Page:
David Tackett, chief information officer for the Secretary of State’s office, added that the application process is strongly encrypted by a federal grant certified platform and has multiple security barriers put in place to prevent voters from applying for ballots that aren’t theirs.
“That’s probably the biggest challenge ahead of someone who wants to do something nefarious,” Tackett said. “There’s also capturing the digital signature during the application process, which is just like a paper form — it will be evaluated against the signature on file for the voter.”
A recent analysis compiled by The Washington Post in June concluded that, of a sample of nearly 15 million voters in three universal mail-in ballot states, just 0.0025 percent of votes were fraudulent
Warner said he has personally requested a mail-in ballot to watch how the system works.
County clerks will begin mailing out requested absentee ballots on Sept. 18, and absentee ballots can be returned by mail if postmarked by Election Day. Absentee ballots may also be returned in-person to the county clerk’s office until Nov. 2, one day before the general election, the Secretary of State’s election calendar states.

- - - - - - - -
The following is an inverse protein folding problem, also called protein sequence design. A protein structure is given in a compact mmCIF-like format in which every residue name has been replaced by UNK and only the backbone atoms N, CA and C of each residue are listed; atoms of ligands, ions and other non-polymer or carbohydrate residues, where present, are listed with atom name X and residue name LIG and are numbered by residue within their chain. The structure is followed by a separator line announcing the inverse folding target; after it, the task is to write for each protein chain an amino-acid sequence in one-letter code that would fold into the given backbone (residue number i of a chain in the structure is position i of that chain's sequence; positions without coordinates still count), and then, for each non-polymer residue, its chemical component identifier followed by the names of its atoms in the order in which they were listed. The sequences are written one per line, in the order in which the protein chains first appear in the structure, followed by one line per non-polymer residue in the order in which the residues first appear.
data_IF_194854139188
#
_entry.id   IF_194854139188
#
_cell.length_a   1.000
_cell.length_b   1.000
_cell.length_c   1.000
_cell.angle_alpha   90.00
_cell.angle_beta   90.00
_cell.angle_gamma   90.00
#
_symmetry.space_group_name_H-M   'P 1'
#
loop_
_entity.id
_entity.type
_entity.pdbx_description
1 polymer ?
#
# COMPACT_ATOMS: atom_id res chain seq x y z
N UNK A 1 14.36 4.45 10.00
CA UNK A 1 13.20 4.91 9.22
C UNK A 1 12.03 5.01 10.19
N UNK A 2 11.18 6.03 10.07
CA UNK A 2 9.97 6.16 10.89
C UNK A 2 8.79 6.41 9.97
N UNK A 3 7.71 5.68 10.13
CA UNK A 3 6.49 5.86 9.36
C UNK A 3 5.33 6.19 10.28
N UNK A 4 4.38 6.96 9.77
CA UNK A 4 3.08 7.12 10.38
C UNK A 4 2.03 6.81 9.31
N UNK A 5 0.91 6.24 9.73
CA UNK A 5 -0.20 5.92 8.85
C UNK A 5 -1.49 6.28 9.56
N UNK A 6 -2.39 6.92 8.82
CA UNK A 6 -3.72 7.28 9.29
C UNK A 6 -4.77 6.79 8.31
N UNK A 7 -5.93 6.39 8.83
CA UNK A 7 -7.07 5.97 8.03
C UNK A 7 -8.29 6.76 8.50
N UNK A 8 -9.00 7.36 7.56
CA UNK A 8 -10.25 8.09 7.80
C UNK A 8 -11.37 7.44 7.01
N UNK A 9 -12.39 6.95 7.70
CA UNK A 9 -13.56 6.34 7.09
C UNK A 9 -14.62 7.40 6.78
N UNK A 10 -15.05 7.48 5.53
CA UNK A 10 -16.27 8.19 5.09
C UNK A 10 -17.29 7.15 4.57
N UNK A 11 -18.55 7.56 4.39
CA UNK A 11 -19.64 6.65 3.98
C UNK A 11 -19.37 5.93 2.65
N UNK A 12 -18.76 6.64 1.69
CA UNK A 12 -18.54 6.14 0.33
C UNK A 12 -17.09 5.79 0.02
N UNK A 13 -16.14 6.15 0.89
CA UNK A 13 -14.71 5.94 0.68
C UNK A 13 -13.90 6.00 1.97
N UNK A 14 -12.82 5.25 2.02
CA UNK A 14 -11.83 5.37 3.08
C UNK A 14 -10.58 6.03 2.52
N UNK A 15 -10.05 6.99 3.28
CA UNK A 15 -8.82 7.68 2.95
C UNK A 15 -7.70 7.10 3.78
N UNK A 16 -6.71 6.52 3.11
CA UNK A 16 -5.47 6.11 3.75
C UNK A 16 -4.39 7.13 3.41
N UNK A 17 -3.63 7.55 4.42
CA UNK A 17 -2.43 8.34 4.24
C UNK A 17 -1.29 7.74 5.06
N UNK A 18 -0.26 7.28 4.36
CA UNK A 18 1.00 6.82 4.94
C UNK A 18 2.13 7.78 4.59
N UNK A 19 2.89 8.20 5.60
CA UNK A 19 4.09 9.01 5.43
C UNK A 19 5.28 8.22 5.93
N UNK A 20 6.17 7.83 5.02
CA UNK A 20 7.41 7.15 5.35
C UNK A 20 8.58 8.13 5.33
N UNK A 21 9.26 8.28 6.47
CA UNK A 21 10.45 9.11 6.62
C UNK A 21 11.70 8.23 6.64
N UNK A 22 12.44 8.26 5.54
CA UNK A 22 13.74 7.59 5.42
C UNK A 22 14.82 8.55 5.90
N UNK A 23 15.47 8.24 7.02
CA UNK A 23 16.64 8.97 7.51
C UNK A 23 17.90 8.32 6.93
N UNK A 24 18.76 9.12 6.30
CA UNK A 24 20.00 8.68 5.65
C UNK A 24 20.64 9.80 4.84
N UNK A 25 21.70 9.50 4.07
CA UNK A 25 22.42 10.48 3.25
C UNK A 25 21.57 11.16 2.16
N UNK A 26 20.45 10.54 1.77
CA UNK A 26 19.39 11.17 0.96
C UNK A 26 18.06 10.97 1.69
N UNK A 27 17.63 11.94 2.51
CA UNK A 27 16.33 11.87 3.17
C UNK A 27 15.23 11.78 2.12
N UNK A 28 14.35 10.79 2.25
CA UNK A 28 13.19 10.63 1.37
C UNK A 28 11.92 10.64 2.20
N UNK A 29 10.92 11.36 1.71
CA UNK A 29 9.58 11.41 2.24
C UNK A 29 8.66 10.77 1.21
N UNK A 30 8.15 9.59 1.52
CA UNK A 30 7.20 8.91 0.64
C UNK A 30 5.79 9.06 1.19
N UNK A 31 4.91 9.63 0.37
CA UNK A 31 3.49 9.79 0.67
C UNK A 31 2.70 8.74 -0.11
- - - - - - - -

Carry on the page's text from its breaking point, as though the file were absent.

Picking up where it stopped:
The last day to apply for an absentee ballot in West Virginia is Oct. 28, but Warner said he encouraged those voting by mail to return their ballots as quickly as possible to counter any possible delays in delivery. Absentee ballot applications received after Oct. 28 cannot be accepted.
Registered voters can request their absentee ballots on the Secretary of State’s website through the application portal or by downloading the application form directly from the website to mail, fax or deliver in-person to their county clerks. Residents must be registered by Oct. 13 to participate in the general election.